A trek to Lake Tosar in Sikkim with Sandeep Talpade and friends, writing a book on Active Ageing in partnership with HelpAge India and running the Airtel Half marathon,beating myocardial bridge,are some of the adventures that beckon me as I enter the second half of this year.
Trekking in the mountains is awe inspiring and breathtaking.The majestic and daunting mountains are a challenge but food for the soul and very cleansing. As Edmund Hillary said, “It is not the mountain we conquer but ourselves.” Sandeep Talpade arranges a trek each year and it is through him that I experienced the joy and thrill of trekking in the mountains. This years trek to Tosar Lake in Sikkim, at an altitude of 3950 metres,commences in the last week of September and promises to be picturesque and thrilling. Here are a few images off the internet to inspire the soul.
I have committed myself to writing a book on Active Ageing in partnership with HelpAge India. This is an adventure and soul searching journey in its own way. There is much that I, and all of us I dare say, need to learn about active ageing and to acquire the wherewithal to lead a happy and productive life as we age. I have resolved to complete this adventure by November 18th, an important day in the calendar of the Soka Gakkai,a Buddhist spiritual organisation that I am part off.
Cheers to writing and sharing.
Then there is this business of getting past the hurdle of a myocardial bridge that has dogged me all these years and prevented excessive loading of my heart. Time to push the barriers here and take on a challenge that seems beyond me right now. So it will be with a fresh resolve that I train and prepare for the Airtel half marathon this year.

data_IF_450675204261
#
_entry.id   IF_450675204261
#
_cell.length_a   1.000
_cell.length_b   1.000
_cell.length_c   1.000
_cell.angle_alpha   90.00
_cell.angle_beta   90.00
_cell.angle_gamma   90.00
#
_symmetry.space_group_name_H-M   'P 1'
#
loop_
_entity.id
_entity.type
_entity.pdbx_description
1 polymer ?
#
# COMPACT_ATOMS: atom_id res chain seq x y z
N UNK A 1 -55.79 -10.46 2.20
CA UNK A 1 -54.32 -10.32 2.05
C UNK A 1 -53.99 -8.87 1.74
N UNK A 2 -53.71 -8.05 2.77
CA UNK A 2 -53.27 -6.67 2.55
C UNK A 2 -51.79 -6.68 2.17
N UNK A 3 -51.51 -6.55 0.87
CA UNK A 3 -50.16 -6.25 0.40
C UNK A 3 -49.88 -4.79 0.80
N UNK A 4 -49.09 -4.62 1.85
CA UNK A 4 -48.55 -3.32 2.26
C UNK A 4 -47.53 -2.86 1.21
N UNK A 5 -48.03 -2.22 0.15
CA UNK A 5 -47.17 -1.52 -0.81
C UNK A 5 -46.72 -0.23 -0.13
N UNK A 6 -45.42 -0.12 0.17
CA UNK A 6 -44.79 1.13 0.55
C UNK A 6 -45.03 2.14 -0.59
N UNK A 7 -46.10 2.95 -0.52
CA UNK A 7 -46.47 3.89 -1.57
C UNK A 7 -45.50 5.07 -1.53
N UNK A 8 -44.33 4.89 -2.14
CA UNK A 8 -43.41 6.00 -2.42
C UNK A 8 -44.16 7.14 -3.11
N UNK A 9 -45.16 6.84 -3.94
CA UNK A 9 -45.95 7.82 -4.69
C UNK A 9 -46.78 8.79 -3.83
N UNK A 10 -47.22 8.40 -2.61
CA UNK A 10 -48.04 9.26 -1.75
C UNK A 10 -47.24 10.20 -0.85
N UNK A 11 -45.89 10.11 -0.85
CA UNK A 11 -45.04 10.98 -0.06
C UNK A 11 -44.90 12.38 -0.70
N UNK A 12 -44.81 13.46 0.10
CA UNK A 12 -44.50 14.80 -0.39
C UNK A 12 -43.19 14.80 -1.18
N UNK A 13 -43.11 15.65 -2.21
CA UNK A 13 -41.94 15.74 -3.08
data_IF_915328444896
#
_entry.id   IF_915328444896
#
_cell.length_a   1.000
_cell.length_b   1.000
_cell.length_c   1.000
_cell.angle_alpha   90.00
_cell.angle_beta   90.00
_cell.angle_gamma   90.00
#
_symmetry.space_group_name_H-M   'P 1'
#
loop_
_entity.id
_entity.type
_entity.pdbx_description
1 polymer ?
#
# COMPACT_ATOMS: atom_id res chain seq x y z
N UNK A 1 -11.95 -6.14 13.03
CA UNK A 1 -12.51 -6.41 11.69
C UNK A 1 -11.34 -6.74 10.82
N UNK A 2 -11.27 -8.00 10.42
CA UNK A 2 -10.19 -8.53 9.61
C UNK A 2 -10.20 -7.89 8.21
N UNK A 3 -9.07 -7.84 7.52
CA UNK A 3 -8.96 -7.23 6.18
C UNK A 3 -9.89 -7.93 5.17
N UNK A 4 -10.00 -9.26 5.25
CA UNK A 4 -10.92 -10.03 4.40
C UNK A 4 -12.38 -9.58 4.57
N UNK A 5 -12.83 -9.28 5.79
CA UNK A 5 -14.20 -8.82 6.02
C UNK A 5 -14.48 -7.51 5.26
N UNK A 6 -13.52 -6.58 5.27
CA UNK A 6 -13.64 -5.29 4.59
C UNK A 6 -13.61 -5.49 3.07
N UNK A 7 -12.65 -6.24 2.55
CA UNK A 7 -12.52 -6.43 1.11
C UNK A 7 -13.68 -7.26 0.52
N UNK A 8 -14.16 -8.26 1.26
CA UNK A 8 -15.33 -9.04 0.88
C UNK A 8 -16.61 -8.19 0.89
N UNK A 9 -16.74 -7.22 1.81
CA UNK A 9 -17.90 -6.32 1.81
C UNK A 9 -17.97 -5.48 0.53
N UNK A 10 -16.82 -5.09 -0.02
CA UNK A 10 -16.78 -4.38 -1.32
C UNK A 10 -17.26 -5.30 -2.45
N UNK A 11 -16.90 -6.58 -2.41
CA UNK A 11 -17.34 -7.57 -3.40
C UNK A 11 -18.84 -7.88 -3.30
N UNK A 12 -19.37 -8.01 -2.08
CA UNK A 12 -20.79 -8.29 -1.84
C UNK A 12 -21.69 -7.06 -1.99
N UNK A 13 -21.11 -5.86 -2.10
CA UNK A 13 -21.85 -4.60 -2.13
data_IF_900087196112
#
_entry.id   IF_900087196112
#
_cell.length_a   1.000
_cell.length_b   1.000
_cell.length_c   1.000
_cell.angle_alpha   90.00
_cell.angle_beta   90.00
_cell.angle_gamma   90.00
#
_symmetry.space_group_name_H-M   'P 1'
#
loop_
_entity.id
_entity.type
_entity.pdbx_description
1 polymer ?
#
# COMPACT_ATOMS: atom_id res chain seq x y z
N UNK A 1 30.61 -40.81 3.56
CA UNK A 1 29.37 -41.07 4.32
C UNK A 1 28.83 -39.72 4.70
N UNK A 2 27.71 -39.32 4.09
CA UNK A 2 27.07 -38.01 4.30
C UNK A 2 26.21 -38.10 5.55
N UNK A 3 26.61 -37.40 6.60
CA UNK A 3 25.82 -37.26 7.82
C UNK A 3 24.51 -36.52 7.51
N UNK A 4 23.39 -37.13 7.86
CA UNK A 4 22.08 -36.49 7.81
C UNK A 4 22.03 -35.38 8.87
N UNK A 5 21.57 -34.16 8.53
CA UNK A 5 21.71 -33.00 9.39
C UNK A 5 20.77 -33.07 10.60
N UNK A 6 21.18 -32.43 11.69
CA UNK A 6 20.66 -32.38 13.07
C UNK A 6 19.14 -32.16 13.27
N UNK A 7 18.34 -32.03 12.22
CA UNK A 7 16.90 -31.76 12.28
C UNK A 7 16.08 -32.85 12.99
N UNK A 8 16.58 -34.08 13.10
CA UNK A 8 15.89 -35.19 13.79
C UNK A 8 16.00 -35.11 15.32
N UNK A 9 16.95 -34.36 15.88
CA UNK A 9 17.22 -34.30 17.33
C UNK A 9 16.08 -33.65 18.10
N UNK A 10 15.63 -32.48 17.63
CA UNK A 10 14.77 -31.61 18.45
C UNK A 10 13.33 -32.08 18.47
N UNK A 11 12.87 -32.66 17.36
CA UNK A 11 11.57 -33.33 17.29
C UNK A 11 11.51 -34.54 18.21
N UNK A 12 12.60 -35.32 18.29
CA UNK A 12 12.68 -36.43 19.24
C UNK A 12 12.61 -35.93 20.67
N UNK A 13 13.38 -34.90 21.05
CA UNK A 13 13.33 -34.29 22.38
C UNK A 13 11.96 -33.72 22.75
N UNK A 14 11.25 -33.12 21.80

What I finally choose to do only time will tell. But these challenges and adventures that beckon will surely add a spice to life.
They were experiences to cherish each in its own way unique. I had hoped that the cyclothon would include stay and visits to senior citizen homes and these stays and visits exceeded expectations.
At the flag hoisting ceremony
A pow-wow with the residents
At the lunch room
Our first stay was at the Ramana Maharishi Ashreya, a premium senior citizen home at Hosur. There is a wonderful atmosphere at the home The Maharishi’s philosophy seemed to pervade the place. The cottages are also comfortable and the surroundings green and peaceful. The only minor drawback would be its distance from Bangalore and the Hosur town. However the new highway from Bangalore to Hosur will pass close to the home and this should be a boon to connectivity.
The Matoshree Vridhashram in Kohlapur was a different experience. The home is run by a group of ladies in their late seventies and eighties. We walked into a meeting arranged by the trustees and were struck by the calm demeanour of most of the residents. We were told that this was the direct result of the prayers and chanting of mantras that the residents carry out in the morning and evening.
Food was clean and wholesome and there was an easy informality among the residents as they sat around.The stay arrangements however were not so comfortable.
The Anand Vridhashram in Palgarh, Maharasthra was by far the most vibrant home we visited. We were treated to a scintillating variety entertainment in the evening.Here are a few clips of that evening.
The 75 year old dancing in this clip came to the home a year and a half ago with deep depression. He didn’t talk to any one for three months. Look at him now. This is surely a big tribute to the atmosphere in the home.
Here is another clip. The elders in this dance practised for three days and took the help of a choreographer !!!
Food was of high quality and this home came the closest to a desired level of social activity for the residents.